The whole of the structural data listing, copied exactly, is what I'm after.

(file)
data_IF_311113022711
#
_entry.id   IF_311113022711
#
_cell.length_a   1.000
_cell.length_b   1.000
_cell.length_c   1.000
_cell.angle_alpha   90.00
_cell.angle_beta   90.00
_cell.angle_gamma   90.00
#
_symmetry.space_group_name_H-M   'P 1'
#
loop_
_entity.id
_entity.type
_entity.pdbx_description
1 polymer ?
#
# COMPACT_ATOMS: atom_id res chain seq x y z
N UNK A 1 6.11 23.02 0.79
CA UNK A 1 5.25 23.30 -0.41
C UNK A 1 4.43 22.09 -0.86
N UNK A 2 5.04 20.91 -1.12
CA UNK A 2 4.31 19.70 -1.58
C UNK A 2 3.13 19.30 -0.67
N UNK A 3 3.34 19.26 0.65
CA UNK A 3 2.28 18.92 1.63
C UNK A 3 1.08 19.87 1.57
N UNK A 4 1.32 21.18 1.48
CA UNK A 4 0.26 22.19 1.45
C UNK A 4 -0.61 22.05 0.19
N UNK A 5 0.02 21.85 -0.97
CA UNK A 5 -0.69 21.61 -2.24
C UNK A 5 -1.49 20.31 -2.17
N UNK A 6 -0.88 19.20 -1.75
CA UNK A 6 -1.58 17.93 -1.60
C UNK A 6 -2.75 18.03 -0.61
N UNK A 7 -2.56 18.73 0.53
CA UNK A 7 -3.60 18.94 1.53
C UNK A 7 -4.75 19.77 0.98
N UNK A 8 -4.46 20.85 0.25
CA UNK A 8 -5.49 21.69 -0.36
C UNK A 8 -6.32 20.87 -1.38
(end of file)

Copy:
data_IF_311113022711
#
_entry.id   IF_311113022711
#
_cell.length_a   1.000
_cell.length_b   1.000
_cell.length_c   1.000
_cell.angle_alpha   90.00
_cell.angle_beta   90.00
_cell.angle_gamma   90.00
#
_symmetry.space_group_name_H-M   'P 1'
#
loop_
_entity.id
_entity.type
_entity.pdbx_description
1 polymer ?
#
# COMPACT_ATOMS: atom_id res chain seq x y z
N UNK A 1 6.11 23.02 0.79
CA UNK A 1 5.25 23.30 -0.41
C UNK A 1 4.43 22.09 -0.86
N UNK A 2 5.04 20.91 -1.12
CA UNK A 2 4.31 19.70 -1.58
C UNK A 2 3.13 19.30 -0.67
N UNK A 3 3.34 19.26 0.65
CA UNK A 3 2.28 18.92 1.63
C UNK A 3 1.08 19.87 1.57
N UNK A 4 1.32 21.18 1.48
CA UNK A 4 0.26 22.19 1.45
C UNK A 4 -0.61 22.05 0.19
N UNK A 5 0.02 21.85 -0.97
CA UNK A 5 -0.69 21.61 -2.24
C UNK A 5 -1.49 20.31 -2.17
N UNK A 6 -0.88 19.20 -1.75
CA UNK A 6 -1.58 17.93 -1.60
C UNK A 6 -2.75 18.03 -0.61
N UNK A 7 -2.56 18.73 0.53
CA UNK A 7 -3.60 18.94 1.53
C UNK A 7 -4.75 19.77 0.98
N UNK A 8 -4.46 20.85 0.25
CA UNK A 8 -5.49 21.69 -0.36
C UNK A 8 -6.32 20.87 -1.38